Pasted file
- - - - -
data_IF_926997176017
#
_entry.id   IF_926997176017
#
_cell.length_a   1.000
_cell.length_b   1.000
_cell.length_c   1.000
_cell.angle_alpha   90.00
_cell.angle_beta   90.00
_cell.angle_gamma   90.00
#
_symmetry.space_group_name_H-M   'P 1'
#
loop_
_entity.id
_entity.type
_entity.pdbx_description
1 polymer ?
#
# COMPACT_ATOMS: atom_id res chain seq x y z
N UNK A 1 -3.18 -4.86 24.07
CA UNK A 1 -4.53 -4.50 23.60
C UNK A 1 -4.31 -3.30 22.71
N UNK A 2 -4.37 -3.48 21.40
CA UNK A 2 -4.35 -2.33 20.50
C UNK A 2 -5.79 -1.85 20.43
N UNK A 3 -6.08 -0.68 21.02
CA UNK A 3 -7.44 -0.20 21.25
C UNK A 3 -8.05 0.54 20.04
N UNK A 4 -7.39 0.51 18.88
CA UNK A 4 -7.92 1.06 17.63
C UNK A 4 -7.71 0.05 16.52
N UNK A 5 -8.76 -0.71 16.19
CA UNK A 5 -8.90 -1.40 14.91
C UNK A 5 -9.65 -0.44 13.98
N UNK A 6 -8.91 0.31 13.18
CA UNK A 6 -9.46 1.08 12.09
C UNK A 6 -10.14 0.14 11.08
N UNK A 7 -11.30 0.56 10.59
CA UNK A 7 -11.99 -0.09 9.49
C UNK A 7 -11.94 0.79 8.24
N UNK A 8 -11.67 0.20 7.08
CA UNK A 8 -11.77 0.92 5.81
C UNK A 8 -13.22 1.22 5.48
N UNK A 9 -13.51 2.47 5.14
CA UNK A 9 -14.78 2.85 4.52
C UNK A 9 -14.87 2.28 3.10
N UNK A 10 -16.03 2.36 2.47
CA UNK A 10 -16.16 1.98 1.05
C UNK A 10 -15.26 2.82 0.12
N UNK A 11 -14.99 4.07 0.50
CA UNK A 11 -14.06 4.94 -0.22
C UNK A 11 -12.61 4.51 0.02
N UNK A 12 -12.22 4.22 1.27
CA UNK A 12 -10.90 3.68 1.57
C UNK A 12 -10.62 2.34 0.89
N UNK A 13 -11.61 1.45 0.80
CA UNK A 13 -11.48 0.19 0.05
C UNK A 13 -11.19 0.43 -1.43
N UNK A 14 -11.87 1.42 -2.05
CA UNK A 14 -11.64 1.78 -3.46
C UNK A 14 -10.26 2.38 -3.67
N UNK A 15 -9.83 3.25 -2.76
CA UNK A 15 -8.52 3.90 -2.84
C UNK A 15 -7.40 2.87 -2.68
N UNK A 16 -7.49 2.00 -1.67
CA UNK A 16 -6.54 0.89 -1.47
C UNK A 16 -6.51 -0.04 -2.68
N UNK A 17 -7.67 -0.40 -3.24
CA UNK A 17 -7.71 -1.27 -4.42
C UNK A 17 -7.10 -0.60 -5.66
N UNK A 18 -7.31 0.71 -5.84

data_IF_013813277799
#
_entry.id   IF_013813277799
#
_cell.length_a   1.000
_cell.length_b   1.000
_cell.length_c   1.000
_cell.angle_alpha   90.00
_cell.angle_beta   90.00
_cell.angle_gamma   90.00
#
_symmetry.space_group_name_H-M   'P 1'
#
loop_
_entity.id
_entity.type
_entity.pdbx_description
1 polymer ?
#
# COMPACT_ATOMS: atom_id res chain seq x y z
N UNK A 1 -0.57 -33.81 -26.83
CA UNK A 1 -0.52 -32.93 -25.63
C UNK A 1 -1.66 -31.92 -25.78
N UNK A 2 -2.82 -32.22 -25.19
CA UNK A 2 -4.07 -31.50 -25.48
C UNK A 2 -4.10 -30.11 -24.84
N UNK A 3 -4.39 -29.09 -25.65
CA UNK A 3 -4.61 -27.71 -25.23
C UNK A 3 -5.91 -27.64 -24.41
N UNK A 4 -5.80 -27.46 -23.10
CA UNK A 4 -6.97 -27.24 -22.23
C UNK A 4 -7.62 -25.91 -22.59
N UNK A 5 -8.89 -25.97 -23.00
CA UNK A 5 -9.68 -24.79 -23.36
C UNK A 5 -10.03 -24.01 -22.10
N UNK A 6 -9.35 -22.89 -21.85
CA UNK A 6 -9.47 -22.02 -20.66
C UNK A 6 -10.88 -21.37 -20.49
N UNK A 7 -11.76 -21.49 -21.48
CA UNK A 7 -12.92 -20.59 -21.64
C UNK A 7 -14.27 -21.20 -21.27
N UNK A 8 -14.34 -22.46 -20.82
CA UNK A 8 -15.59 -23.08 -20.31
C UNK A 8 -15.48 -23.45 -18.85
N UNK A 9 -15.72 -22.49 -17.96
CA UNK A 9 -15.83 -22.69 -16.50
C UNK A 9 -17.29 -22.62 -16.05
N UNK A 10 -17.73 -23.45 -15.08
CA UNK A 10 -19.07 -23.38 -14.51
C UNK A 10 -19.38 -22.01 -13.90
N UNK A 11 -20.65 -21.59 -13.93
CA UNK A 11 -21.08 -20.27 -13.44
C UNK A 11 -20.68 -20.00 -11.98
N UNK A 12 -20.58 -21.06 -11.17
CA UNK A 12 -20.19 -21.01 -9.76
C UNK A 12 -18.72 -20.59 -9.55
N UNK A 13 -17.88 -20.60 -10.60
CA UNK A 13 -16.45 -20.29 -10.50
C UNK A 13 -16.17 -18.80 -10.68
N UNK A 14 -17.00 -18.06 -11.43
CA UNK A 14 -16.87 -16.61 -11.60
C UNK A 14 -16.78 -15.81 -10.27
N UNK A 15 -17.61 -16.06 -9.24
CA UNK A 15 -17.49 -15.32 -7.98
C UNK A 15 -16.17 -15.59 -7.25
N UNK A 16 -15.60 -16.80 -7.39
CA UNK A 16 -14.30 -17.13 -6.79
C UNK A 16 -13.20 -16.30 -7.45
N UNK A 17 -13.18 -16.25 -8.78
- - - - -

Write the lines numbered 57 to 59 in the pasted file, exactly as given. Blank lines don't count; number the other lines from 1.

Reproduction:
N UNK A 13 -11.61 1.45 0.80
CA UNK A 13 -11.48 0.19 0.05
C UNK A 13 -11.19 0.43 -1.43